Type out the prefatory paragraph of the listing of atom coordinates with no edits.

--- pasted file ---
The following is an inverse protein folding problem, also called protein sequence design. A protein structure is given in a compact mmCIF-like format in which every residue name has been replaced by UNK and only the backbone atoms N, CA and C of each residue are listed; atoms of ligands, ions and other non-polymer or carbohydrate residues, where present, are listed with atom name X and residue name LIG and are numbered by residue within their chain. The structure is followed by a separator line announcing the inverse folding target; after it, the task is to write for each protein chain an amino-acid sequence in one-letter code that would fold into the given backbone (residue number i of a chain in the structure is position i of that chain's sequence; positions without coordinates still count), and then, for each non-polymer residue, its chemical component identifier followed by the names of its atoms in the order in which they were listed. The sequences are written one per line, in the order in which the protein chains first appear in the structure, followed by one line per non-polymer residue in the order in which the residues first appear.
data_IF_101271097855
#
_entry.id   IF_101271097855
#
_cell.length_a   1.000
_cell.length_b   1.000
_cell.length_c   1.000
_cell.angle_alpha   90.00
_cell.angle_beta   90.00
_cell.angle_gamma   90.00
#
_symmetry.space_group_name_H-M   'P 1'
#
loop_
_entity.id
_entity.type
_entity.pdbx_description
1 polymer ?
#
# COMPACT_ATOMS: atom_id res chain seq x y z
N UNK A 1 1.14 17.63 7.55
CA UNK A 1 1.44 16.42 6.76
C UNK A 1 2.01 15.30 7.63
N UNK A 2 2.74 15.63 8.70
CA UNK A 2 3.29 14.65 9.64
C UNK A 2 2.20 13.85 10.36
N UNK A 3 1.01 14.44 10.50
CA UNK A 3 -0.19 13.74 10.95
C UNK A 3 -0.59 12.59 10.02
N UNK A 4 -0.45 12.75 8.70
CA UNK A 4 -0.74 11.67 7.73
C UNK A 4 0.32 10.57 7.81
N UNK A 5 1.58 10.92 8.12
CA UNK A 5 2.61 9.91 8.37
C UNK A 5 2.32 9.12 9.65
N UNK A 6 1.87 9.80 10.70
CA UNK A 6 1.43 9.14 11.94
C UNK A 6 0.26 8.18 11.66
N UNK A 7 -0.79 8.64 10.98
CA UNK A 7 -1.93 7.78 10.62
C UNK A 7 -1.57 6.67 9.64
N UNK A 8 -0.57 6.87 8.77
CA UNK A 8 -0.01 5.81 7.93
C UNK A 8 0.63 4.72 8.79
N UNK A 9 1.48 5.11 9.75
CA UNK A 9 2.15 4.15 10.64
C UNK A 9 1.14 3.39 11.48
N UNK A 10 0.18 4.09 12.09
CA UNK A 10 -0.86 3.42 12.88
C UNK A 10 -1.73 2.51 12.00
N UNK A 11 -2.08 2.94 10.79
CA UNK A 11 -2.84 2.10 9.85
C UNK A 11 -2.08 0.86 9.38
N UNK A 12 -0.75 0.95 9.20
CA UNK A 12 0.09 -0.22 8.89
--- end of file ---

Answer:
The following is an inverse protein folding problem, also called protein sequence design. A protein structure is given in a compact mmCIF-like format in which every residue name has been replaced by UNK and only the backbone atoms N, CA and C of each residue are listed; atoms of ligands, ions and other non-polymer or carbohydrate residues, where present, are listed with atom name X and residue name LIG and are numbered by residue within their chain. The structure is followed by a separator line announcing the inverse folding target; after it, the task is to write for each protein chain an amino-acid sequence in one-letter code that would fold into the given backbone (residue number i of a chain in the structure is position i of that chain's sequence; positions without coordinates still count), and then, for each non-polymer residue, its chemical component identifier followed by the names of its atoms in the order in which they were listed. The sequences are written one per line, in the order in which the protein chains first appear in the structure, followed by one line per non-polymer residue in the order in which the residues first appear.